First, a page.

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Legal Question

Asked on: 7/26/07, 1:43 pm

Deceased Husband

My husband die over a year ago and he did not had a will or any legal document. Now I am trying to transfer a IRA account fom his name to my name and the agent needs an executive estate in order to transfer this to my name.What can I do?

4 Answers


Answered on: 8/09/07, 12:37 am by Scott R. Jay

Re: Deceased Husband

NOTE: This communication is not intended as and should not be interpreted as legal advice. Rather, it is intended solely as a general discussion of legal principles. You should not rely on or take action based on this communication without first presenting ALL relevant details to a competent attorney in your jurisdiction and then receiving the attorney's individualized advice for you. By reading the "Response" to your question or comment, you agree that the opinion expressed is not intended to, nor does it, create any attorney-client relationship, nor does it constitute legal advice to any person reviewing such information, nor will it be considered an attorney-client privileged communication. If you do not agree, then stop right here, and do not read any further.

Check with the bank to find out if you were designated as the beneficiary of your husband's IRA. If he did, then all you have to do is provide the bank with a certified copy of his death certificate and your photo identification and they should pay you immediately.

If not, it will be necessary to file an estate for your husband. Whether it will be summary or formal will depend on the value of his estate. You will need to hire a probate attorney to assist you in filing the pleadings. It should be finished in a relatively short period of time.

Scott R. Jay, Esq.


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Law Offices of Scott R. Jay 1575 Northeast 205th Street Miami, FL 33179-2133

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Answered on: 7/26/07, 2:09 pm by Frank J. Pyle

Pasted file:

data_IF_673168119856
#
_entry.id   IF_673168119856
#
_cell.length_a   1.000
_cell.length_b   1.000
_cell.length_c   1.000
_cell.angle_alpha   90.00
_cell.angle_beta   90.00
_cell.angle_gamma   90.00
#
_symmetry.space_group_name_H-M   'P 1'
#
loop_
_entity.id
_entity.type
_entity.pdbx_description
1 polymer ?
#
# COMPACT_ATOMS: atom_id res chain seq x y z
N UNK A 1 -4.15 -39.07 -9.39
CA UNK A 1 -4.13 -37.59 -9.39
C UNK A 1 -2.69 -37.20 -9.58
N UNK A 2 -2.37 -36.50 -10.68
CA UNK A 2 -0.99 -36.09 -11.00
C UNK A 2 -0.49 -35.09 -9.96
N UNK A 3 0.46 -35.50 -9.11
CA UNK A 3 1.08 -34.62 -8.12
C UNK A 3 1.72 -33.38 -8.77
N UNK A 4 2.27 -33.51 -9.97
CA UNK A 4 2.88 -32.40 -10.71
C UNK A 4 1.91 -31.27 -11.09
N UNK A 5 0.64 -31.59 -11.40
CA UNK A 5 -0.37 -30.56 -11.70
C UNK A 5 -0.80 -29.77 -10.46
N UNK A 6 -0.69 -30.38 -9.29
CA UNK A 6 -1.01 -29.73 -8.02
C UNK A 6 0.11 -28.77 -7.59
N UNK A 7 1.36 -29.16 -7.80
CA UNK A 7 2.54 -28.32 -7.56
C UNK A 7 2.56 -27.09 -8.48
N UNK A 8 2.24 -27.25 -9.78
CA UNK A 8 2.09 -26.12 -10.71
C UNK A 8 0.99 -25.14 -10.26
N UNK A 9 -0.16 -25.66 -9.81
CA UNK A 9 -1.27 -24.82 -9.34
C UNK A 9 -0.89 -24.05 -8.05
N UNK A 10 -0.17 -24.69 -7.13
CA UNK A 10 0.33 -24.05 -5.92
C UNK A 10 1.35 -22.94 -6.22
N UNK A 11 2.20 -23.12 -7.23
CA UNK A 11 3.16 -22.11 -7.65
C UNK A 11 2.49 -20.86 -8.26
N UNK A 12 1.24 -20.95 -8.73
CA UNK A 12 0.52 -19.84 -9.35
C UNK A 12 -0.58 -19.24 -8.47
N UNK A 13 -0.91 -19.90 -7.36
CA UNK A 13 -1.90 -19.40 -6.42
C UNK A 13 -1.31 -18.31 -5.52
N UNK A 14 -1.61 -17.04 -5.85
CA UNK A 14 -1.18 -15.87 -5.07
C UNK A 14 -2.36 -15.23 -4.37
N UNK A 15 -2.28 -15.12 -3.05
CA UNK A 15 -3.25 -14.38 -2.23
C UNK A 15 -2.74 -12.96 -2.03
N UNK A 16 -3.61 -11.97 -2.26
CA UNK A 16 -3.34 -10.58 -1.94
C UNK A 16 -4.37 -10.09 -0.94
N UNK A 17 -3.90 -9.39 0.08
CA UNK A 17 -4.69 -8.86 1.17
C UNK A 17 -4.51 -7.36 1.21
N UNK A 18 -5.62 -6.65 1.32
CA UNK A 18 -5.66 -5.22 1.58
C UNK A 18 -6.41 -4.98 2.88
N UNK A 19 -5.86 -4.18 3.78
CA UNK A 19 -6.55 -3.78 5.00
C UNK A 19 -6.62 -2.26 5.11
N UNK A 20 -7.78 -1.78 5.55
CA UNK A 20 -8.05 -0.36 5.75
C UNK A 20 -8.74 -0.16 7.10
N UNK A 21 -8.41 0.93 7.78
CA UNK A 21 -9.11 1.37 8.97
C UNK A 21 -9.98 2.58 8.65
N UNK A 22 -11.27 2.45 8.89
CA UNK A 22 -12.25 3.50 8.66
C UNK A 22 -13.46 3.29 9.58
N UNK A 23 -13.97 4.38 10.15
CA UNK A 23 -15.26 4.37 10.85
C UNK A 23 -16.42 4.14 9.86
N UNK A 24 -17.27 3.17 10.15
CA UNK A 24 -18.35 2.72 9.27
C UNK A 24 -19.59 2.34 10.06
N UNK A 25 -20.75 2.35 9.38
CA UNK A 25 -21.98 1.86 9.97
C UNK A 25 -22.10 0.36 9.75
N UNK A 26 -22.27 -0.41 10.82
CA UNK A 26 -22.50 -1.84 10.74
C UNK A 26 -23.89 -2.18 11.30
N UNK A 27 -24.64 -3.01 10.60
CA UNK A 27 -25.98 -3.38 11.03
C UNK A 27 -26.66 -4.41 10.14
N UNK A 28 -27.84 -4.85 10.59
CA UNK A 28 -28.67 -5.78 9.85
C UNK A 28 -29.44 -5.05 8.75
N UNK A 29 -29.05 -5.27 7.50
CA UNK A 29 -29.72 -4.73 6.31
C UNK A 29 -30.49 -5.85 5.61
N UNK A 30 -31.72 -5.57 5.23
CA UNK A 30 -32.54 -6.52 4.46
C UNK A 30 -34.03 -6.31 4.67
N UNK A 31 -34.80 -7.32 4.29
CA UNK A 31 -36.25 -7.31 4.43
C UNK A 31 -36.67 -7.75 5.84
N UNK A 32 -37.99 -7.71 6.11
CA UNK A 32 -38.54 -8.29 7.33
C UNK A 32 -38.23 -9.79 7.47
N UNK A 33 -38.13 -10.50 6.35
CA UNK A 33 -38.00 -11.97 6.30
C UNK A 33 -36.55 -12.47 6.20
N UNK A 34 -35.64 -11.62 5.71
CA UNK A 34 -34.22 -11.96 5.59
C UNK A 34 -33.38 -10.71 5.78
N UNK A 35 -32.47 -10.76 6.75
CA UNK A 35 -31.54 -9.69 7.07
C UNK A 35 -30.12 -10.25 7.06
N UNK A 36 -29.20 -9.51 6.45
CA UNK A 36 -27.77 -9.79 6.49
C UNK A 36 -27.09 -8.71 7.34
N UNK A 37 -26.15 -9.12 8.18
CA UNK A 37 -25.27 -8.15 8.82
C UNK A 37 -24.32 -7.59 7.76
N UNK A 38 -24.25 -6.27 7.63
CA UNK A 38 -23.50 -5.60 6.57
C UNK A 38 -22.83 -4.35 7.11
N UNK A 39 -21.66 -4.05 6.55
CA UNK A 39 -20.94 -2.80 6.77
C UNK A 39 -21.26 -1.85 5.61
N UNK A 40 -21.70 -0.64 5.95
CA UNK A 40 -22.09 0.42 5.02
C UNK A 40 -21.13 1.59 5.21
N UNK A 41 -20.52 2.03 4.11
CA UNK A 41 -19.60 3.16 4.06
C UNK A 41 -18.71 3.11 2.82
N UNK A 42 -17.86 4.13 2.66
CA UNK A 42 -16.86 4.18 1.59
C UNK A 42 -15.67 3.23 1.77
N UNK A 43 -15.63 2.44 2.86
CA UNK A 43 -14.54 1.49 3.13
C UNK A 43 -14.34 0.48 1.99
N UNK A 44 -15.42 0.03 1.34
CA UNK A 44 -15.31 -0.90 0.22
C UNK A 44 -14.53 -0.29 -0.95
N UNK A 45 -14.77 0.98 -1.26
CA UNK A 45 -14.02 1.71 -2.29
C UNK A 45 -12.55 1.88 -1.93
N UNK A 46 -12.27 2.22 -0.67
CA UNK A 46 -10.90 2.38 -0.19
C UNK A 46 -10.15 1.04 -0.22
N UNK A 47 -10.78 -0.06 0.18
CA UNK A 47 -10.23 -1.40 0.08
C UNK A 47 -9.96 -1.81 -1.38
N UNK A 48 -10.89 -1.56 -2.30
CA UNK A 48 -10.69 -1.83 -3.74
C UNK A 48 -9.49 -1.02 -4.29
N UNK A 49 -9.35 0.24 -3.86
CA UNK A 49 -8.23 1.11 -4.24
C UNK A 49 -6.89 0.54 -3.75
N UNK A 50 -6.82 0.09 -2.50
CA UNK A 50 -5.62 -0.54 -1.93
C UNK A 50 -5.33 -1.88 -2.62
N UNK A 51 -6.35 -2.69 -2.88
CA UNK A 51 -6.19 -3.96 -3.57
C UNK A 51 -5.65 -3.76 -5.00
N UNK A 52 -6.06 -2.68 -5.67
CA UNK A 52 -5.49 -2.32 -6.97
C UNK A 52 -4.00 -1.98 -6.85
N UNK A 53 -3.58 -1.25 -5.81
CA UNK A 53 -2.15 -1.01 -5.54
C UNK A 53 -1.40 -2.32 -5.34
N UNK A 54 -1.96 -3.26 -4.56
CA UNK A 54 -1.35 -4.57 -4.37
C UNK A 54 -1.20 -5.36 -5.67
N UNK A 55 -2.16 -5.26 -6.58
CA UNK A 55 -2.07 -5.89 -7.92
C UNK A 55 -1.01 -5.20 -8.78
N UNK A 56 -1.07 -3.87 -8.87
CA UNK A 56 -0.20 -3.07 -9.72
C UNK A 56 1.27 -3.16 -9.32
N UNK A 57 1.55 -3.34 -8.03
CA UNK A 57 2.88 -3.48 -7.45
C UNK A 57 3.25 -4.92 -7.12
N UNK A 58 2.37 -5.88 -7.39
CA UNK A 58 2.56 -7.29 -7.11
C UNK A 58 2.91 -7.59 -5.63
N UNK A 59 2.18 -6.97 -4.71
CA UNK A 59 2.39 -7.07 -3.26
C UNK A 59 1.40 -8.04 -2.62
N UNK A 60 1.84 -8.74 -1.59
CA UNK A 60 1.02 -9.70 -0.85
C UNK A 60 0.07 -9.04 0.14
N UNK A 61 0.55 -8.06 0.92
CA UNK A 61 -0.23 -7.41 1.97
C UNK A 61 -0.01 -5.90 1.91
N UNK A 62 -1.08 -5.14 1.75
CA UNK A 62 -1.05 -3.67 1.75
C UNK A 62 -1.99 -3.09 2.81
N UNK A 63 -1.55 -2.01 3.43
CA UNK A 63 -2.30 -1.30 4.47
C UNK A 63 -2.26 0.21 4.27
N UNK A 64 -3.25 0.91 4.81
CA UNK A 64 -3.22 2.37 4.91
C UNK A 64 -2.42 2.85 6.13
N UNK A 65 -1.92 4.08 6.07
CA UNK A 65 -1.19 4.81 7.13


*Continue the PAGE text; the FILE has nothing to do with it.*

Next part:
Re: Deceased Husband

I sounds like he had no live beneficiary listed on the IRA. If that is the case, you will have to probate his estate, either a formal probate or a summary probate, depending on several factors, such as the size of the estate, whether he had creditors who have not been paid, and whether his children (if any) are cooperative. You need to consult with a Florida probate attorney to sort it out and determine the easiest (and cheapest) way to handle it.


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Probate Attorney Throughout Florida 401 West Colonial Drive, Suite 4 Orlando, FL 32804

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Answered on: 7/26/07, 2:44 pm by David Ellis

Re: Deceased Husband

If your husband did not list a beneficiary on his IRA, you will have to probate his estate in order to receive the IRA. The exact process required will depend on the value of his IRA, as well as any other assets owned solely by him and any debts he had.

I would be happy to give you a free consultation if you would like.

Best wishes.

David Robert Ellis


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david Robert Ellis, P.A. 275 N. Clearwater-Largo Rd. Largo, FL 33770

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Answered on: 7/26/07, 3:43 pm by David Slater

Re: Deceased Husband

If you are tne named beneficiary, you are entitled to the funds. If not, the amount involved will determine the type of probate you need. Good luck.


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David P. Slater, Esq. 5154 Windsor Parke Dr. Boca Raton, FL 33496

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